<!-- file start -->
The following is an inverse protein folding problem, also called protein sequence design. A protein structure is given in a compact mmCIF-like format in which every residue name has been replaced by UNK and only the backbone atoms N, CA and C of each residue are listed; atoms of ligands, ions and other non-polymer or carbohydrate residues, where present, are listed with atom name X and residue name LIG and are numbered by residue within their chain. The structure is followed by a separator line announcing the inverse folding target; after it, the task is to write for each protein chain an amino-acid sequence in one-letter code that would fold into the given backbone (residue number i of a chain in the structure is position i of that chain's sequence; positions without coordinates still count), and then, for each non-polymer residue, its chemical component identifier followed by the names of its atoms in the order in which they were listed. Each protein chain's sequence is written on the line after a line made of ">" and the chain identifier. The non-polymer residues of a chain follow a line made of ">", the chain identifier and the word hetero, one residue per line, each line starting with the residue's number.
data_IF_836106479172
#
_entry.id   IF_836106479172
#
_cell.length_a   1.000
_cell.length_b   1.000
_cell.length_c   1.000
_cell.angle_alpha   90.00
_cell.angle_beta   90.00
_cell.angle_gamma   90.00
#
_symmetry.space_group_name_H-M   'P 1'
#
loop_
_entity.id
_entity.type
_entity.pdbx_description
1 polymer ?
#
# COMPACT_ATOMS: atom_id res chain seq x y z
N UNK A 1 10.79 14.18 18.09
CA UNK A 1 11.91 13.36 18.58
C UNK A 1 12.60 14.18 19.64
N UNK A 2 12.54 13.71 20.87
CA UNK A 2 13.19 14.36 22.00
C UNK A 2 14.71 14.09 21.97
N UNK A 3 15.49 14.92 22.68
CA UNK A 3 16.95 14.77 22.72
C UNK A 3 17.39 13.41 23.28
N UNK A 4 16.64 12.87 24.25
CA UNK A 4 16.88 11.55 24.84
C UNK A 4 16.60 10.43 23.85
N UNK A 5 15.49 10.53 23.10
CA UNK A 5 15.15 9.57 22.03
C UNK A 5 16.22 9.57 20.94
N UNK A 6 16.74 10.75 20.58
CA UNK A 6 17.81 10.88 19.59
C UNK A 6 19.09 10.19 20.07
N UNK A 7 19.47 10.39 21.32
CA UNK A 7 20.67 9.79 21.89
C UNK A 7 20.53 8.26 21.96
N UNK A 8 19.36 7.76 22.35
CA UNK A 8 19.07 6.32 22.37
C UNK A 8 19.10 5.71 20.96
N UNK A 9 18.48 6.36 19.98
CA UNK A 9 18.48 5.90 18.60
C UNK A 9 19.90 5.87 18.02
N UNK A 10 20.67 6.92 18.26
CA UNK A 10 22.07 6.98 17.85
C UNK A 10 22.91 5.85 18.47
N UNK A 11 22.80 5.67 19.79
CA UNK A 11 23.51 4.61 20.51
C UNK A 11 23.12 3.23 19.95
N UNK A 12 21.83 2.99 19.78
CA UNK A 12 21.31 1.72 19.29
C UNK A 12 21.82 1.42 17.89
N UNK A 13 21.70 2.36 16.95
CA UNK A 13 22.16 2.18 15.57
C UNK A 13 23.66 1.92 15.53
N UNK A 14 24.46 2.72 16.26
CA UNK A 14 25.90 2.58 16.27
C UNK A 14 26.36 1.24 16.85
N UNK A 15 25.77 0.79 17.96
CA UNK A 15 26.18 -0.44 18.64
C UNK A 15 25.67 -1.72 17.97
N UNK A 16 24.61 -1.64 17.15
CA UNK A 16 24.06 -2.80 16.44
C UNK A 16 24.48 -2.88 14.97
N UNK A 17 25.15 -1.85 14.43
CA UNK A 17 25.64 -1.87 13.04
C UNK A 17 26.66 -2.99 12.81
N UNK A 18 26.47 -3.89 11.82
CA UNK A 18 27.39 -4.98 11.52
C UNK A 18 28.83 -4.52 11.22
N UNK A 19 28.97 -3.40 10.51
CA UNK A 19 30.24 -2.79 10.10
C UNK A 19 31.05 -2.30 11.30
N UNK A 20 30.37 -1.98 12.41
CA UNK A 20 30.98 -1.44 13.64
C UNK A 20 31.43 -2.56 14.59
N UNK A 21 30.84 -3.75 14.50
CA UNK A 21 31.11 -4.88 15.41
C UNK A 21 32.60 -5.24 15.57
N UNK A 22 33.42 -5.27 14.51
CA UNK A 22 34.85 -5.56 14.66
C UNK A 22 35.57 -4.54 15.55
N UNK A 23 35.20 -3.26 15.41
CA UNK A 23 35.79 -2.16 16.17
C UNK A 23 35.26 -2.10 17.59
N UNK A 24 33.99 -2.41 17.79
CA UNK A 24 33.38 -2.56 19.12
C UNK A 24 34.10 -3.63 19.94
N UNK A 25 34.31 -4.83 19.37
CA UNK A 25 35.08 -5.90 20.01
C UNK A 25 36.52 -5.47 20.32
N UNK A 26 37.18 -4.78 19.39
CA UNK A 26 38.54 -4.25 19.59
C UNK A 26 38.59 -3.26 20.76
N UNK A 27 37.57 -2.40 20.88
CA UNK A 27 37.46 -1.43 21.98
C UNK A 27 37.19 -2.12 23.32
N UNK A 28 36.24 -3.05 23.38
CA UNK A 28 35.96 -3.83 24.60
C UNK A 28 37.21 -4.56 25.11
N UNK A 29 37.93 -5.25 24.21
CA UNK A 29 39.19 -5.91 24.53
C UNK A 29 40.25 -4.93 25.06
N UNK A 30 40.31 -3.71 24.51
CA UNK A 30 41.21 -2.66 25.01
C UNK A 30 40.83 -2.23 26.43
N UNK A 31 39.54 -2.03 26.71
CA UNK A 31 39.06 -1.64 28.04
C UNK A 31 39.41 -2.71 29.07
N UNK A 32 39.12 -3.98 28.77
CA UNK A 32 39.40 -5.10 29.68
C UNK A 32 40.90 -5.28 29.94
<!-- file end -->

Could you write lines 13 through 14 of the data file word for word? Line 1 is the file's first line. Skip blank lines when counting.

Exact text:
_symmetry.space_group_name_H-M   'P 1'
#